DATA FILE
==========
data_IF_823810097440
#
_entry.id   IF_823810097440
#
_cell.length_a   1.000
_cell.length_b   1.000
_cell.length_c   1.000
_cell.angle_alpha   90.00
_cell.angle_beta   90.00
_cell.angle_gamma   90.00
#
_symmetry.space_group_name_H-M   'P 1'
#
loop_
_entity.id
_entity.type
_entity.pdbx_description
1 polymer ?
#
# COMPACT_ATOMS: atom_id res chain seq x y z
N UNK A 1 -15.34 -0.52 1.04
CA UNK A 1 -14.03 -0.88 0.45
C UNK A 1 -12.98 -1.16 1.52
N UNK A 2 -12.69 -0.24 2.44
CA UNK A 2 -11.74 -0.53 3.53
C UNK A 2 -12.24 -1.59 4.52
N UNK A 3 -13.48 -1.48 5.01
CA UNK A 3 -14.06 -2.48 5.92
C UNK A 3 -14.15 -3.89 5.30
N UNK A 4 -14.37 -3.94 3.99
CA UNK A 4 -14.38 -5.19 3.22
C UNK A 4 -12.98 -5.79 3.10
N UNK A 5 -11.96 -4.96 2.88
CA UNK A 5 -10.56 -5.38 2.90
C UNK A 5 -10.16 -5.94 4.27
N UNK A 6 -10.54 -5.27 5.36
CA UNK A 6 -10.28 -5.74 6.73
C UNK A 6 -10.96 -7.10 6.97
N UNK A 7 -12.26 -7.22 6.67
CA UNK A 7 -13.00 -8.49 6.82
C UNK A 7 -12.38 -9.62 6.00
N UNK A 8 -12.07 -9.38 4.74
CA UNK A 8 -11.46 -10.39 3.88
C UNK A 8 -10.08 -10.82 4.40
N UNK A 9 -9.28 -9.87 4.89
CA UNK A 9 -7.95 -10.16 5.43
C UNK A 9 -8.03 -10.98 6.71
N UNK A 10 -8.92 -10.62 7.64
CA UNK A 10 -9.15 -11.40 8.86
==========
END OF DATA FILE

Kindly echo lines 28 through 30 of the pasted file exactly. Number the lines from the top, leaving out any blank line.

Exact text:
CA UNK A 3 -14.06 -2.48 5.92
C UNK A 3 -14.15 -3.89 5.30
N UNK A 4 -14.37 -3.94 3.99